Tits Upon Tyne is no longer something solely focused on Breast Cancer but the cause is the entire reason I started this campaign. Over time it has grown into something more and looks at other female issues – especially in the music industry, but I think now is a great time to go back and look at the message Tits Upon Tyne originally set out to make. Support and community is vital and hopefully we are here as a platform to be there for as many tits in Newcastle Upon Tyne that may be struggling.
It’s not often your world can be turned upside down. Thankfully, me as an author of this piece I can say that I have never had to suffer at the hands of cancer directly. However, the impact of a loved one’s diagnosis can be crippling mentally as you try and cope with the news of someone you love being victimised by something you don’t even see. You can’t visualise the pain and the ambush is invisible. It is hard to even comprehend most of the time. I guess my story is that I didn’t cope to an extent. I let my mum’s condition keep me awake with worry and eat away at any sense of reason I had been able to hold onto up until that point in 2018.
The one main thing I had learnt from my mum’s journey is that checking yourself is so vitally important. If it wasn’t for the routine check up where they found the minuscule lump, my mother’s cancer would have gone undiscovered. With 1 in 7 women at risk, I was gobsmacked to hear from Breast Cancer Now that in 2018, only 48% (LESS THAN HALF!) of women interviewed said they checked themselves regularly.
A year later I can proudly say my mum is in remission and things are looking good. But really, Breast Cancer doesn’t go away. The consequences of treatment mean lymphadima can attack my mother at any moment from simply having a bath or overworking the arm in which the operation took place. I do understand I am incredibly lucky and my mother is one amazing, strong and empowering woman but other peoples’ journey with breast cancer can end so tragically different.
EDIT = Breast cancer still continues even during the Corona Virus pandemic. Clapping for the NHS every Thursday at 8pm has made me fully appreciate and realise how important our National Health Service is all year round. However, those suffering from breast cancer as of now are having it harder than ever. To donate to Breast Cancer Now please click here. The advice given to those suffering with cancer during the pandemic are as follows:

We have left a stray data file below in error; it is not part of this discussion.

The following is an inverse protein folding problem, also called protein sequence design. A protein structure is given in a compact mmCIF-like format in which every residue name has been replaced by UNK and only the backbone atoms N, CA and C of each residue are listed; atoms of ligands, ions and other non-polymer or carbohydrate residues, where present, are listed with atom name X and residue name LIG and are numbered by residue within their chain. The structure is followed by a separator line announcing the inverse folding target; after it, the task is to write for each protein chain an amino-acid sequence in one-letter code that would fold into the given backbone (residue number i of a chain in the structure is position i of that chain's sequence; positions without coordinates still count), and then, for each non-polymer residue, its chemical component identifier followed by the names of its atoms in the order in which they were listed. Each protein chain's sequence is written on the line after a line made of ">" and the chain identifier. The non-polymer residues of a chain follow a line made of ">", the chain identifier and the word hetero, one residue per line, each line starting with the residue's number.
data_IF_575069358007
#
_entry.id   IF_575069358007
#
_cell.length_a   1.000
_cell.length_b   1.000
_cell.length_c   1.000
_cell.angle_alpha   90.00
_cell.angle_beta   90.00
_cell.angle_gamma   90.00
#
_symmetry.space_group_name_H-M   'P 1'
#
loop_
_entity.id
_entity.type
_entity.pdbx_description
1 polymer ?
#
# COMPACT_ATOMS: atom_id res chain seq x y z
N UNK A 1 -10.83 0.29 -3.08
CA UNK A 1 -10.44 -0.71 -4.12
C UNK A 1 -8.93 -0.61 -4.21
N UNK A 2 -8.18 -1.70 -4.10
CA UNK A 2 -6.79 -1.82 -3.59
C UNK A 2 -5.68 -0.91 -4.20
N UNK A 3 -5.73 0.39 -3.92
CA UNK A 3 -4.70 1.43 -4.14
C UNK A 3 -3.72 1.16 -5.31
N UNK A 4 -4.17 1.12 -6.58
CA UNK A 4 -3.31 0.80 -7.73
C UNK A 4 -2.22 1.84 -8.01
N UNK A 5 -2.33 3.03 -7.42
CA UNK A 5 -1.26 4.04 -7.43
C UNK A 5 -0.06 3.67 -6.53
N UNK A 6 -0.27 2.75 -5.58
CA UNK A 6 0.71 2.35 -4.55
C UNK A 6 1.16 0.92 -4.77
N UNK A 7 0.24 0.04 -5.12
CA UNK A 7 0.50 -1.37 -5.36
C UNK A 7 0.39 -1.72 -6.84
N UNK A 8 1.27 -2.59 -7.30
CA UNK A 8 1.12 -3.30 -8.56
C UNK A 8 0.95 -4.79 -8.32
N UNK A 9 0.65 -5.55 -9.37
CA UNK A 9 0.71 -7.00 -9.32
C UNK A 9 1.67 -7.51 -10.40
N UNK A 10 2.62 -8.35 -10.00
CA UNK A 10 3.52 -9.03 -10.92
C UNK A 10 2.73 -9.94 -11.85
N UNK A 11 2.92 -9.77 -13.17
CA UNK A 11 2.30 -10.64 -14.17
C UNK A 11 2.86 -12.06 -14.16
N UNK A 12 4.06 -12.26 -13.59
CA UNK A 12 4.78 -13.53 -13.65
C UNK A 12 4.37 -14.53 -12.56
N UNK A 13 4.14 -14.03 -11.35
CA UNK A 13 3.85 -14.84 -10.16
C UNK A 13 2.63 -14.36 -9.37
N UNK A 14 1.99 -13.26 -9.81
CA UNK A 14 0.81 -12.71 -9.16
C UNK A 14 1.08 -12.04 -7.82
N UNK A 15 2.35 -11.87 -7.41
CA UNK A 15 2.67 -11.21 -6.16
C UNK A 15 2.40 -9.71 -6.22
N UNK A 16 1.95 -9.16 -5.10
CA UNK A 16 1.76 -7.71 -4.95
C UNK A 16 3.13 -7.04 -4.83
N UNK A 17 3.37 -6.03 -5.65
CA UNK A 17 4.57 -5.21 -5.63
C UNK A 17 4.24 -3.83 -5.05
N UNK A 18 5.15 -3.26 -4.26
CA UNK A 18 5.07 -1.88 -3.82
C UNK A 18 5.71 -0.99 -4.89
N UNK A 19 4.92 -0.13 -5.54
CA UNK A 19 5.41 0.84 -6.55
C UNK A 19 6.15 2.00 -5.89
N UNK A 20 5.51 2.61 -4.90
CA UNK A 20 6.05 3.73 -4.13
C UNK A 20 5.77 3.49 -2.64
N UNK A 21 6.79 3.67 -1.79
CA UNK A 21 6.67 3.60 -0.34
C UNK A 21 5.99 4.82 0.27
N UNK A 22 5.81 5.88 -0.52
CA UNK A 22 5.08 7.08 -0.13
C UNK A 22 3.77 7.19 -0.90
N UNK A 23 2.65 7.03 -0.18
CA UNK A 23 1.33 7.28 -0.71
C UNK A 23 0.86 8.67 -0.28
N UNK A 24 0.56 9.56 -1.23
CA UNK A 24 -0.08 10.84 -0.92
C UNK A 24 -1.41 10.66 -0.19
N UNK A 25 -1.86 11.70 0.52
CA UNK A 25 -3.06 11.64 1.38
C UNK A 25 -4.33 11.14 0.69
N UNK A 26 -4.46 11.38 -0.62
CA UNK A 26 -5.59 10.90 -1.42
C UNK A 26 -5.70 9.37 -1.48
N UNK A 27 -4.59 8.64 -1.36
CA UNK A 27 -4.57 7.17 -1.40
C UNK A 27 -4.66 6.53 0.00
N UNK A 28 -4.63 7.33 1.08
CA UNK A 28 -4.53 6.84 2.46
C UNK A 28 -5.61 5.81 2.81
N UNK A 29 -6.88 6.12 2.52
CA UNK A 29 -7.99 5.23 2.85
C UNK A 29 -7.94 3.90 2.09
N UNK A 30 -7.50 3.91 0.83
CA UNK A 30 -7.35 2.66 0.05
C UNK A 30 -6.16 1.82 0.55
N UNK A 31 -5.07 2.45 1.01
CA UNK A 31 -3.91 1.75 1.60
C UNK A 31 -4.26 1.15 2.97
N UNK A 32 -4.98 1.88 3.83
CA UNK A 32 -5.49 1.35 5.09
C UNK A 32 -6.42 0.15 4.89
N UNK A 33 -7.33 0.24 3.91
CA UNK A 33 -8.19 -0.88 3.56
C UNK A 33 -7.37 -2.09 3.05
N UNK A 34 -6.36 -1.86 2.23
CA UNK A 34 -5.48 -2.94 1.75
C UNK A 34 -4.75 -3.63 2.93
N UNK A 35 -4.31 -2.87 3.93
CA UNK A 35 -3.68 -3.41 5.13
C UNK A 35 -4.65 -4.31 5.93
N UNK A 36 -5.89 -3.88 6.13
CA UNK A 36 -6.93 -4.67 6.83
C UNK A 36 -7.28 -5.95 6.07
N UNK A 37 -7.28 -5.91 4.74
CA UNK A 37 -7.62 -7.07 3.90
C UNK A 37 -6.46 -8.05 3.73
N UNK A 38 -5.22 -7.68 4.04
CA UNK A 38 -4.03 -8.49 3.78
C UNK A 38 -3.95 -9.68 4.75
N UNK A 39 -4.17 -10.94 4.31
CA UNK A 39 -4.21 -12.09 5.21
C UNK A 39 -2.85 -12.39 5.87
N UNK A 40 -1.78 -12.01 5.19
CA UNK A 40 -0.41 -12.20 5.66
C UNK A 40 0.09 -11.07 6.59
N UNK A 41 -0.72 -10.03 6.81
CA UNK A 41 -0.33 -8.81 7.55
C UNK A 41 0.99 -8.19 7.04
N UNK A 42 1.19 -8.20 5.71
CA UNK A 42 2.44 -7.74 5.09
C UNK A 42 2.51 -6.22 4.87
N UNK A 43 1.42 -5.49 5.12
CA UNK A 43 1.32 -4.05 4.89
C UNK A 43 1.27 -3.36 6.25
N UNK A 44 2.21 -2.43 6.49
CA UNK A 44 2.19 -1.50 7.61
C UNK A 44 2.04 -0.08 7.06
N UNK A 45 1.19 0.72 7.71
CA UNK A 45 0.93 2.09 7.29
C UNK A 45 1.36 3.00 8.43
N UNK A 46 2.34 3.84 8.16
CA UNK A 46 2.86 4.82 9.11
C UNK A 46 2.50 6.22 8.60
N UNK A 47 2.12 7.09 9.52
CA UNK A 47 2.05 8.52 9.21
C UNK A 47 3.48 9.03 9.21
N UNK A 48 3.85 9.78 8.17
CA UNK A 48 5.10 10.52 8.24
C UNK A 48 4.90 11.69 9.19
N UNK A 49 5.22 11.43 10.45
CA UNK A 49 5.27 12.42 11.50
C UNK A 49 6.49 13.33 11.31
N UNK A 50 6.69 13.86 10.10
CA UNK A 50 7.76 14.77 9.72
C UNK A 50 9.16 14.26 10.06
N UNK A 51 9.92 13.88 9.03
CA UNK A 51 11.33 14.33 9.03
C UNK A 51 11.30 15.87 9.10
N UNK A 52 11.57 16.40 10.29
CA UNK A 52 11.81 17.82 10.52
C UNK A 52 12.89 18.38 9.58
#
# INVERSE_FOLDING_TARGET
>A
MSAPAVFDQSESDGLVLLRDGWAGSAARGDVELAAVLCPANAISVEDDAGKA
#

- Stay at home
- Only go outside for food, health reasons or work (where this absolutely cannot be done from home)
- Stay two metres (six feet) away from other people
- Wash your hands as soon as you get home
Essential and urgent cancer diagnosis, treatment and care will continue. NHS staff are working hard to make sure cancer treatments can continue in the safest and best possible way. To do this during the pandemic, there may need to be some changes to how treatments are delivered.
- Cancer treatments, especially operations and chemotherapy, are riskier now than before. Cancer and its treatment can weaken the immune system, making a person more vulnerable to the virus.
- In some cases, it may be safer to delay cancer treatment or give it in a different way, to reduce the risk from coronavirus.
- Any decisions about surgery and other treatments will be based on how urgent it is and the level of risk. Your safety is a priority in making any decisions.
Remember you are not alone and help is always available to you if you need it.
To spread awareness and cement some scary facts into your mind, I have created this infographic – hopefully it demonstrates how important it is for you to #CheckYourself.
Natalie Greener x